Take This Waltz
This low-key, intimate Canadian film is in danger of passing by unnoticed. An anatomy of two relationships—a marriage and a courtship that overlap—the film is excitingly fresh and unconventional, and one of the few bright spots in a dim summer movie season.
The director, Sarah Polley, is also a fine actor, and her approach to filmmaking comes out of her understanding of the way actors can feel their way into roles. Her first directing project, the poignant 2006 drama Away from Her, starred Julie Christie as a woman descending into Alzheimer’s, and the entire movie took its emotional cues from Christie’s intuitiveness.
Take This Waltz goes much further. Michelle Williams plays Margot, a Toronto woman whose husband Leo (Seth Rogen) writes cookbooks; she wants to write, too, and the fact that she hasn’t finished anything (she updates pamphlets for the parks department) is indicative of a general tentativeness about life. Five years into her marriage, she still seems to be on the verge of it, dipping her toe in the water.
On a work trip to Montreal she meets Daniel (Luke Kirby), a painter whose day job is ferrying customers around the city in a rickshaw. They share a cab ride home and discover that they live across the street from each other. It’s a dangerous situation, because there’s an immediate attraction between them. They begin to shadow each other, approaching closer and closer but holding off from physical contact because Margot is terrified of what it will spark and because of her determination to stay faithful to her husband. So their burgeoning relationship is built out of words.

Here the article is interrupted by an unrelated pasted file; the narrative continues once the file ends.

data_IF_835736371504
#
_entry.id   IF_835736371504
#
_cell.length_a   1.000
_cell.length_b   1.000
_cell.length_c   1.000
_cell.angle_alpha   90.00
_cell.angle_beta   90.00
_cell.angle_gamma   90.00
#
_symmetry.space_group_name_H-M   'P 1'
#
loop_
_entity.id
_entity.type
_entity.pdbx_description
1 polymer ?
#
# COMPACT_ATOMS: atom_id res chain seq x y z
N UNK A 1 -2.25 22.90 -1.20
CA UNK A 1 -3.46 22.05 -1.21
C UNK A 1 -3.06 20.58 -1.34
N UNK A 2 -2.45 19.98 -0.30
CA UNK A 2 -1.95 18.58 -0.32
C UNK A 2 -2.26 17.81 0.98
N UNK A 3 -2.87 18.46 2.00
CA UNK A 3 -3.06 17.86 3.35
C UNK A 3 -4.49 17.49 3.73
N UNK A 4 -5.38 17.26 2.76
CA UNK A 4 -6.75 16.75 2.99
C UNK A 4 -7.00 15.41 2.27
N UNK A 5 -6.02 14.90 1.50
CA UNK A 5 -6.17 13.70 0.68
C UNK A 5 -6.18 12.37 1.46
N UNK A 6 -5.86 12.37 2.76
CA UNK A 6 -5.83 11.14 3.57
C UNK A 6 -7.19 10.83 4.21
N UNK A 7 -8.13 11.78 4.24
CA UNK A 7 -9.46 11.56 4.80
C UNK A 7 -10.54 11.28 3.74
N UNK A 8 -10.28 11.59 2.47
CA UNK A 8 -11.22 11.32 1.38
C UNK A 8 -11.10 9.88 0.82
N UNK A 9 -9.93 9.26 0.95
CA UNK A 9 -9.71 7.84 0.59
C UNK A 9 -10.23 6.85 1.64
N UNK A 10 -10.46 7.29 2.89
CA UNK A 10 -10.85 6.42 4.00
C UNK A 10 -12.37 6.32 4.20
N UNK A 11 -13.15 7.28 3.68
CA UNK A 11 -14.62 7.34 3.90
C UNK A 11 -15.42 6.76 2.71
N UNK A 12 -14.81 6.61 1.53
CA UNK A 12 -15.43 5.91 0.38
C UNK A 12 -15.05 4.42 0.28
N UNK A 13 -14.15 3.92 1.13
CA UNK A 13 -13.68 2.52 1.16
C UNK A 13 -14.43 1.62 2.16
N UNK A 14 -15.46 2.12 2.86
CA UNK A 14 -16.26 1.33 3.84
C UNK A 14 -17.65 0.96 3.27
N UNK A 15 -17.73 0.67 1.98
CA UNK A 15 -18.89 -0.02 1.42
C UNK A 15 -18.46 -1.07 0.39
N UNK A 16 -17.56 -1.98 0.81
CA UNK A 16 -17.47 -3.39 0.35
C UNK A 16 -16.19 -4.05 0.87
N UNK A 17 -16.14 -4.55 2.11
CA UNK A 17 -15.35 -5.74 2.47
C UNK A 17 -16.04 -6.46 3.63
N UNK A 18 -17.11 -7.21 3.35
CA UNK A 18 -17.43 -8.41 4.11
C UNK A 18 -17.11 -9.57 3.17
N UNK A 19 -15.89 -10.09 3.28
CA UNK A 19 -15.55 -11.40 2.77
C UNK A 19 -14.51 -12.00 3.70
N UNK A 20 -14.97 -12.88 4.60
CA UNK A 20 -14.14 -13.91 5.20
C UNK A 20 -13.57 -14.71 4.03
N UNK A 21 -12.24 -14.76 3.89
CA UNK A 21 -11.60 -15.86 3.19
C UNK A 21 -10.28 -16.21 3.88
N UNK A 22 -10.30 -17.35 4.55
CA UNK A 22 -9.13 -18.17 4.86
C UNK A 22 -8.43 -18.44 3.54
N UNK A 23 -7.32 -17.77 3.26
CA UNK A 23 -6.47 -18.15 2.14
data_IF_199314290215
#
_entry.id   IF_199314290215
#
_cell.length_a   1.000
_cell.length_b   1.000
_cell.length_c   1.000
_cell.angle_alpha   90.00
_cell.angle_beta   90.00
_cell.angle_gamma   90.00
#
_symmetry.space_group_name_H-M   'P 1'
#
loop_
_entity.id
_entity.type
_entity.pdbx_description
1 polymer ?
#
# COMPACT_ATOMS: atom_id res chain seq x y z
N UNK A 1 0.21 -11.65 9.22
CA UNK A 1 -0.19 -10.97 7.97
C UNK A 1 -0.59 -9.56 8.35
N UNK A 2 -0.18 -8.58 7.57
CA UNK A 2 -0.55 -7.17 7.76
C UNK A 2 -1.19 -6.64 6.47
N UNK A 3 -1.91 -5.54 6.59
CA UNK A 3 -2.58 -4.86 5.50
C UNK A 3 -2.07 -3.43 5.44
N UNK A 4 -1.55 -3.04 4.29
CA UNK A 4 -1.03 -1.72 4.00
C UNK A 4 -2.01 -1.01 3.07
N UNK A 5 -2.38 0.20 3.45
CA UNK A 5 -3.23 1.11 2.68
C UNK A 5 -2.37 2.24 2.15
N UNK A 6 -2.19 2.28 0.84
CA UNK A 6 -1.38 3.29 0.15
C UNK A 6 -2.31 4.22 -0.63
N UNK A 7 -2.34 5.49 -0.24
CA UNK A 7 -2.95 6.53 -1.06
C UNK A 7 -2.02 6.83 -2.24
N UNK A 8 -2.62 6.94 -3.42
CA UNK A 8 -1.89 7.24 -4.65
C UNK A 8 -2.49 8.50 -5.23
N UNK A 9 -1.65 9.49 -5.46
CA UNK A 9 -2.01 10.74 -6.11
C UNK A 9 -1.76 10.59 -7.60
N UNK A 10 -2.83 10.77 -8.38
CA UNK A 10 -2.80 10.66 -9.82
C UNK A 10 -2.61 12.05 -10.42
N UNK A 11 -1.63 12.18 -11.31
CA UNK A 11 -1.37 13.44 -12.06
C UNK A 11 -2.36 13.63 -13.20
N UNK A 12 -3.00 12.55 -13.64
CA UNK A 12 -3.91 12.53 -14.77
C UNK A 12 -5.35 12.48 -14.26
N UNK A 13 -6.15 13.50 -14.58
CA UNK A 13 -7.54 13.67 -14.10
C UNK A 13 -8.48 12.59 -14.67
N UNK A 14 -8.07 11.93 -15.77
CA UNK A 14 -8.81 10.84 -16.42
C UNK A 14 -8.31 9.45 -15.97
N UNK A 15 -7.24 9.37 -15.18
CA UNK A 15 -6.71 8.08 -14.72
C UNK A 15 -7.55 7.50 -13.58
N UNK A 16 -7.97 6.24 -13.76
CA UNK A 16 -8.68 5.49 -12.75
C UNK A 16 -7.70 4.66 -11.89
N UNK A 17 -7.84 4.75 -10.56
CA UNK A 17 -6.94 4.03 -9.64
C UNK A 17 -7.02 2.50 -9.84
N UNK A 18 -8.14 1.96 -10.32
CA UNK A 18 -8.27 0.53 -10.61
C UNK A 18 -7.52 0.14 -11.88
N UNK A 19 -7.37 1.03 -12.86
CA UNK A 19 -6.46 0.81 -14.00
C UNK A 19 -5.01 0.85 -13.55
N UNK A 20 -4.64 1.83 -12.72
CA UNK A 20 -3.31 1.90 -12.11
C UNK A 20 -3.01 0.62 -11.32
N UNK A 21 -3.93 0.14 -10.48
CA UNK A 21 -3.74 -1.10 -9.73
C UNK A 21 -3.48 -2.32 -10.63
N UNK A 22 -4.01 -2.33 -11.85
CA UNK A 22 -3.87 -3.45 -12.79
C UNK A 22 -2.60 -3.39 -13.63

Williams is at the center of this movie in the way Christie was at the center of Away from Her. The film revolves around her ability to portray intensity of emotion and quicksilver shifts of perspective. Williams gives a superlative performance. You can see exactly why Polley wanted to cast her: Williams may be the most imaginative and lyrical actress of her generation (just as Christie is of the generation that came of age in the 1960s).
Polley, who also wrote the script, treats the two men in Margot’s orbit with equal sensitivity. Margot and Leo wrestle, play jokes, trade extravagant insults—they’re like teenagers caught fast in the honey pot of a first serious romance. But it’s hard to believe in their relationship as a marriage, because as easy as they are around each other, they keep their distance.
When Leo tries to initiate lovemaking in the midst of one of their wrestling bouts, she shrinks from him—she finds it confusing to mix childish and adult impulses. When they go out for a nice dinner to celebrate their anniversary, he resists her efforts to jump-start the conversation because he doesn’t have anything to say, and he doesn’t see the benefit of talking for the sake of talking. Daniel, by contrast, draws out Margot’s unacknowledged need for the kind of love that can swallow you up.
Kirby is terrific, and Rogen, who has previously shown only a boorish, stand-up comic personality, is surprisingly good as Leo. A couple of scenes seem to be beyond his skills, but Polley draws out a side of him that no one has seen before. The movie may evoke memories of other offbeat relationship movies (especially Blue Valentine, in which Williams starred opposite Ryan Gosling), but it has its own temperature and style.
Sometimes the writing feels pushed and self-conscious (other times it’s quite beautiful); the movie has its affectations, and some sequences fall flat. But Polley is a filmmaker of unusual poetic delicacy, whose way of sculpting scenes out of her actors’ performing rhythms can seem miraculous.